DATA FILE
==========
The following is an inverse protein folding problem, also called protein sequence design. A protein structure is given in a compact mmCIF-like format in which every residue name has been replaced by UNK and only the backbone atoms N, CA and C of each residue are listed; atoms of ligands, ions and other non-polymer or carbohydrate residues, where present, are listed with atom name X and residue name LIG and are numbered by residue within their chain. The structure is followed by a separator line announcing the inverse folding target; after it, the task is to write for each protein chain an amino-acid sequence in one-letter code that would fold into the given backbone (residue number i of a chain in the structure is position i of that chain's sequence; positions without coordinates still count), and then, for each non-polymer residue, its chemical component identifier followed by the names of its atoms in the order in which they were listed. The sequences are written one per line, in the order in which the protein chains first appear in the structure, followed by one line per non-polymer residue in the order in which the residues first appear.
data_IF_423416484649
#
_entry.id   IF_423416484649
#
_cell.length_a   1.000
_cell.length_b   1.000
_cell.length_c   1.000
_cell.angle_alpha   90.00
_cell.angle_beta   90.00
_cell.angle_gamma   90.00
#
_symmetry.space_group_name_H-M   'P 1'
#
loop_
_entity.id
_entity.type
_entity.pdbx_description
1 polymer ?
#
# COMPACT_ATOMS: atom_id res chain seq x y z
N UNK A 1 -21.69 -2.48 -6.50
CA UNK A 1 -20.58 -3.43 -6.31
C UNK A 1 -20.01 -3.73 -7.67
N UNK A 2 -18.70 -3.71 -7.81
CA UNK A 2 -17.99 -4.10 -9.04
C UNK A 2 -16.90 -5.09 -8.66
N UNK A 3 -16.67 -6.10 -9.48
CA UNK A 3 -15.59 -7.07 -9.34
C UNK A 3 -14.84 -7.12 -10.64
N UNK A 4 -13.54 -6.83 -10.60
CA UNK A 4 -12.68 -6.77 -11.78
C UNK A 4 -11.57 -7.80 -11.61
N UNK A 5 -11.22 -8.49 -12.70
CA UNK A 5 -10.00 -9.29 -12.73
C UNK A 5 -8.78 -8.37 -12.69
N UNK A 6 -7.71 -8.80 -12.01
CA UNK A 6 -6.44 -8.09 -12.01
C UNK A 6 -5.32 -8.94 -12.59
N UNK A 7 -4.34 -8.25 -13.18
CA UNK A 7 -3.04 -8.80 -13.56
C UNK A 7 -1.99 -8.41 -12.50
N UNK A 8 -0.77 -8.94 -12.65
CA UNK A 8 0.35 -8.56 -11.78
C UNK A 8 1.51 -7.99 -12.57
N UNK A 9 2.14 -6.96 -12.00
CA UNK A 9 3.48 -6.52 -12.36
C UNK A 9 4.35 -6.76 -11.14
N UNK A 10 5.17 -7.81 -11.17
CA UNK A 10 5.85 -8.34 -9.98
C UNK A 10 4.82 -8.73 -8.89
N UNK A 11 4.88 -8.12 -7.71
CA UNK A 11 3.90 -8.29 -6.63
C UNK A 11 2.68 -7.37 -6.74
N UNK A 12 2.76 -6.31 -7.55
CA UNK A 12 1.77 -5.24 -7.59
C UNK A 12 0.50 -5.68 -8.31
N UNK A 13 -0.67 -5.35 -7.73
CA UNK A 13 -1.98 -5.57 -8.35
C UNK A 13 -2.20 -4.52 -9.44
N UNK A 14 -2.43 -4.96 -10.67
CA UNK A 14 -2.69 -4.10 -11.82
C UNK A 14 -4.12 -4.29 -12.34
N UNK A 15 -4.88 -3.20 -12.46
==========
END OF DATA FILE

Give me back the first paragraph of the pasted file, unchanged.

The following is an inverse protein folding problem, also called protein sequence design. A protein structure is given in a compact mmCIF-like format in which every residue name has been replaced by UNK and only the backbone atoms N, CA and C of each residue are listed; atoms of ligands, ions and other non-polymer or carbohydrate residues, where present, are listed with atom name X and residue name LIG and are numbered by residue within their chain. The structure is followed by a separator line announcing the inverse folding target; after it, the task is to write for each protein chain an amino-acid sequence in one-letter code that would fold into the given backbone (residue number i of a chain in the structure is position i of that chain's sequence; positions without coordinates still count), and then, for each non-polymer residue, its chemical component identifier followed by the names of its atoms in the order in which they were listed. The sequences are written one per line, in the order in which the protein chains first appear in the structure, followed by one line per non-polymer residue in the order in which the residues first appear.